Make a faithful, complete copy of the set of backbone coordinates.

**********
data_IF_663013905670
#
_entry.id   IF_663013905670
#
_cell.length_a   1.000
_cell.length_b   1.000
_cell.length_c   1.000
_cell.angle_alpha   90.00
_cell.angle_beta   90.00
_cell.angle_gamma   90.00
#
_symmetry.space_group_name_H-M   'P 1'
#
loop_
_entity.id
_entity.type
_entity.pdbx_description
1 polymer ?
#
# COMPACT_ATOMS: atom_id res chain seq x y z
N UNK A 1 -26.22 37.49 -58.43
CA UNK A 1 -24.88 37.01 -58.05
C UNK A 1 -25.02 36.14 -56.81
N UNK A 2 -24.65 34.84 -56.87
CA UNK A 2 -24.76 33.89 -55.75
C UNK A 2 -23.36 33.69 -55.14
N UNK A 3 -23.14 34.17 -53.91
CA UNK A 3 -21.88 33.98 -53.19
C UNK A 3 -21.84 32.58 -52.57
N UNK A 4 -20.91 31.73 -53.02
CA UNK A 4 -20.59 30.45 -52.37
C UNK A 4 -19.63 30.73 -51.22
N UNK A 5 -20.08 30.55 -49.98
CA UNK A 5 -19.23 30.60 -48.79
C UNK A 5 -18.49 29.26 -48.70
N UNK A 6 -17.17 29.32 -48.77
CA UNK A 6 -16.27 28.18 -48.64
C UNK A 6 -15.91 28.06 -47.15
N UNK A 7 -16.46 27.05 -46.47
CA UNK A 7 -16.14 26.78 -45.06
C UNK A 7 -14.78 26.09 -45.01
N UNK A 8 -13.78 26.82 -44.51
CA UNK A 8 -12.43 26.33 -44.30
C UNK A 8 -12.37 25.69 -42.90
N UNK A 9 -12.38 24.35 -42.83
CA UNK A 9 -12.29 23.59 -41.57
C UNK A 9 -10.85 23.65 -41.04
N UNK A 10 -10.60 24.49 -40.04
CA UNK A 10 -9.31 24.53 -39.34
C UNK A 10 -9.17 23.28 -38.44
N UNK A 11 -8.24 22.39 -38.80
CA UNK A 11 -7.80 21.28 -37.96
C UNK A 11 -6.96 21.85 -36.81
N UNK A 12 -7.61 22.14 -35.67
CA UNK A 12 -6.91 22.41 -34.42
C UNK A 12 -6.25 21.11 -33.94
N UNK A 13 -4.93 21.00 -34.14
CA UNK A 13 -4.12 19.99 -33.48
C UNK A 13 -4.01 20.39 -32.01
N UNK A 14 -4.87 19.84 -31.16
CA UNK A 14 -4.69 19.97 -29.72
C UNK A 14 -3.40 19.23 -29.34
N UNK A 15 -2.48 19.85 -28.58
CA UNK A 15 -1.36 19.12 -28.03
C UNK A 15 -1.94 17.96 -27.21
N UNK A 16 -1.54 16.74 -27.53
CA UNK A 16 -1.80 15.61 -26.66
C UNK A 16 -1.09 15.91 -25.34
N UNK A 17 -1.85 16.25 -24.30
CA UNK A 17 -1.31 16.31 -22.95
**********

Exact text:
data_IF_663013905670
#
_entry.id   IF_663013905670
#
_cell.length_a   1.000
_cell.length_b   1.000
_cell.length_c   1.000
_cell.angle_alpha   90.00
_cell.angle_beta   90.00
_cell.angle_gamma   90.00
#
_symmetry.space_group_name_H-M   'P 1'
#
loop_
_entity.id
_entity.type
_entity.pdbx_description
1 polymer ?
#
# COMPACT_ATOMS: atom_id res chain seq x y z
N UNK A 1 -26.22 37.49 -58.43
CA UNK A 1 -24.88 37.01 -58.05
C UNK A 1 -25.02 36.14 -56.81
N UNK A 2 -24.65 34.84 -56.87
CA UNK A 2 -24.76 33.89 -55.75
C UNK A 2 -23.36 33.69 -55.14
N UNK A 3 -23.14 34.17 -53.91
CA UNK A 3 -21.88 33.98 -53.19
C UNK A 3 -21.84 32.58 -52.57
N UNK A 4 -20.91 31.73 -53.02
CA UNK A 4 -20.59 30.45 -52.37
C UNK A 4 -19.63 30.73 -51.22
N UNK A 5 -20.08 30.55 -49.98
CA UNK A 5 -19.23 30.60 -48.79
C UNK A 5 -18.49 29.26 -48.70
N UNK A 6 -17.17 29.32 -48.77
CA UNK A 6 -16.27 28.18 -48.64
C UNK A 6 -15.91 28.06 -47.15
N UNK A 7 -16.46 27.05 -46.47
CA UNK A 7 -16.14 26.78 -45.06
C UNK A 7 -14.78 26.09 -45.01
N UNK A 8 -13.78 26.82 -44.51
CA UNK A 8 -12.43 26.33 -44.30
C UNK A 8 -12.37 25.69 -42.90
N UNK A 9 -12.38 24.35 -42.83
CA UNK A 9 -12.29 23.59 -41.57
C UNK A 9 -10.85 23.65 -41.04
N UNK A 10 -10.60 24.49 -40.04
CA UNK A 10 -9.31 24.53 -39.34
C UNK A 10 -9.17 23.28 -38.44
N UNK A 11 -8.24 22.39 -38.80
CA UNK A 11 -7.80 21.28 -37.96
C UNK A 11 -6.96 21.85 -36.81
N UNK A 12 -7.61 22.14 -35.67
CA UNK A 12 -6.91 22.41 -34.42
C UNK A 12 -6.25 21.11 -33.94
N UNK A 13 -4.93 21.00 -34.14
CA UNK A 13 -4.12 19.99 -33.48
C UNK A 13 -4.01 20.39 -32.01
N UNK A 14 -4.87 19.84 -31.16
CA UNK A 14 -4.69 19.97 -29.72
C UNK A 14 -3.40 19.23 -29.34
N UNK A 15 -2.48 19.85 -28.58
CA UNK A 15 -1.36 19.12 -28.03
C UNK A 15 -1.94 17.96 -27.21
N UNK A 16 -1.54 16.74 -27.53
CA UNK A 16 -1.80 15.61 -26.66
C UNK A 16 -1.09 15.91 -25.34
N UNK A 17 -1.85 16.25 -24.30
CA UNK A 17 -1.31 16.31 -22.95